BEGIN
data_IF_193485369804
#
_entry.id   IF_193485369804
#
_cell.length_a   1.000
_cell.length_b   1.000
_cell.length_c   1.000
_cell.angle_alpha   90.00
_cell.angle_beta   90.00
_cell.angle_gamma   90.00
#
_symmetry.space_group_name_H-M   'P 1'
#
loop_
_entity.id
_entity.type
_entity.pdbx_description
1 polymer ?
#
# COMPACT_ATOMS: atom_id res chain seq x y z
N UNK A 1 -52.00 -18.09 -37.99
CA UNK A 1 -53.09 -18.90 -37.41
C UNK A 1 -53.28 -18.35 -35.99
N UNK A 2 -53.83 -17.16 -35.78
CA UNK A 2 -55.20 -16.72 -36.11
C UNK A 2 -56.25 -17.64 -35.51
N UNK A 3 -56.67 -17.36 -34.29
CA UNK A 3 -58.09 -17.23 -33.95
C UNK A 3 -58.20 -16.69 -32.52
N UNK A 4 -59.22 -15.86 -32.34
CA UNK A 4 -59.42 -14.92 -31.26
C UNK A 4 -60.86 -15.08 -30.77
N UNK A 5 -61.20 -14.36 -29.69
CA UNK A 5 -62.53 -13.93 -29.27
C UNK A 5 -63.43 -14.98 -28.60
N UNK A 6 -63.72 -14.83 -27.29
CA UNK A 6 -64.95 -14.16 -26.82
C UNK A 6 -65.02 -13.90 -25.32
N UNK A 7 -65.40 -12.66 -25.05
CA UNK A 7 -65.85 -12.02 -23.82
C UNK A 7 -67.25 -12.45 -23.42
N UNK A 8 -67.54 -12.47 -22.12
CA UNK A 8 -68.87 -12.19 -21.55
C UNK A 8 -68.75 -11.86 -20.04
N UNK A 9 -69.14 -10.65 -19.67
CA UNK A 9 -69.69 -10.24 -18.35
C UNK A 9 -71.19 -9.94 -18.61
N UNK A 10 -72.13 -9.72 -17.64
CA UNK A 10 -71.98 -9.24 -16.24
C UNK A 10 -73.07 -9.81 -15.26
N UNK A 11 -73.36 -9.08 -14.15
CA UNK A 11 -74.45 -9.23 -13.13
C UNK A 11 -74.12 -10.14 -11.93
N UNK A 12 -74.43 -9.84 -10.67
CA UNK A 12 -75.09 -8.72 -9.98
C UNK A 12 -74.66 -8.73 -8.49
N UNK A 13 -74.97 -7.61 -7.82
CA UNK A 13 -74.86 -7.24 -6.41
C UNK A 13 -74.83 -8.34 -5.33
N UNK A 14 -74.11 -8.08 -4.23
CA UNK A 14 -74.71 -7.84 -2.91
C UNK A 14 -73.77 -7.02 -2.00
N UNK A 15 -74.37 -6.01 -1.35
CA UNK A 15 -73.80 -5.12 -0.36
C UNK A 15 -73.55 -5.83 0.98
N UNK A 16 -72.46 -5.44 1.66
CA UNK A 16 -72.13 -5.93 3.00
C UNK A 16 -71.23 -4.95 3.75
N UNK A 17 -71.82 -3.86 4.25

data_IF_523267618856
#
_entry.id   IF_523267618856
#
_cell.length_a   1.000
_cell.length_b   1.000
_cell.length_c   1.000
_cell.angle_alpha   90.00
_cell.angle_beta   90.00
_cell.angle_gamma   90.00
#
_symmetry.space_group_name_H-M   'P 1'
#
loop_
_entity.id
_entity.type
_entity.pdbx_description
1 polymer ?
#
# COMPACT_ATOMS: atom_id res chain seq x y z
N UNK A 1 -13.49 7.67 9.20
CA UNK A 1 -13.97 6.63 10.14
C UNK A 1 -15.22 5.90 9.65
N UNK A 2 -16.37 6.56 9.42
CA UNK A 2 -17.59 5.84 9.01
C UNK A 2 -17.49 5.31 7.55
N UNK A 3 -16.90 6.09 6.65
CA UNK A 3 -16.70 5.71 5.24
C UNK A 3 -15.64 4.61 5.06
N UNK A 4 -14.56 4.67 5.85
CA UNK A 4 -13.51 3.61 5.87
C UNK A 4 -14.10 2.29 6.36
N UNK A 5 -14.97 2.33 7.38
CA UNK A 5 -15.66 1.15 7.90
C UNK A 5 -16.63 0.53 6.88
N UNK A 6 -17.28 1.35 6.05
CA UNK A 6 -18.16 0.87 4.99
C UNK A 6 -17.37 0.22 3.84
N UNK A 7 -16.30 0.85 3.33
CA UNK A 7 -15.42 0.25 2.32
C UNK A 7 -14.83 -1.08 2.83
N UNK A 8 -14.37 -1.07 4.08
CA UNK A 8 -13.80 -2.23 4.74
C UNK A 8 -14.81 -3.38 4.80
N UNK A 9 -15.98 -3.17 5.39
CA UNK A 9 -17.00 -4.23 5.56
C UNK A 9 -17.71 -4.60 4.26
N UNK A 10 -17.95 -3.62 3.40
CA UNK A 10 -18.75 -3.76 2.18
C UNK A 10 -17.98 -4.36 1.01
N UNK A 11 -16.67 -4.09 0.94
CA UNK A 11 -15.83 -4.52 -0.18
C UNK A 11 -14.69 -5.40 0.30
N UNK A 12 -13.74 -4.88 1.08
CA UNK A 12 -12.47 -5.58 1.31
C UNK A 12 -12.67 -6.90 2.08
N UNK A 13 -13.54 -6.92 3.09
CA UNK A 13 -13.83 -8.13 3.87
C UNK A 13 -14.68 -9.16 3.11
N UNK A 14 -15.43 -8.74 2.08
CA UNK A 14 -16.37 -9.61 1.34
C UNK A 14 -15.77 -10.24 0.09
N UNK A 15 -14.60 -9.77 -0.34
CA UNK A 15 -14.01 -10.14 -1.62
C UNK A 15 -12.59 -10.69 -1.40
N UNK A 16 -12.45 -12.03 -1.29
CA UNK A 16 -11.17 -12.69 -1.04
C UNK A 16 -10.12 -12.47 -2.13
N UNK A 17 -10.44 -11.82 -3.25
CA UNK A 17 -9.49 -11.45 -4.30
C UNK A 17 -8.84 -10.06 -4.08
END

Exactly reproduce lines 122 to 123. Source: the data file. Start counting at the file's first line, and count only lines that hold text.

C UNK A 11 -14.69 -5.40 0.30
N UNK A 12 -13.74 -4.88 1.08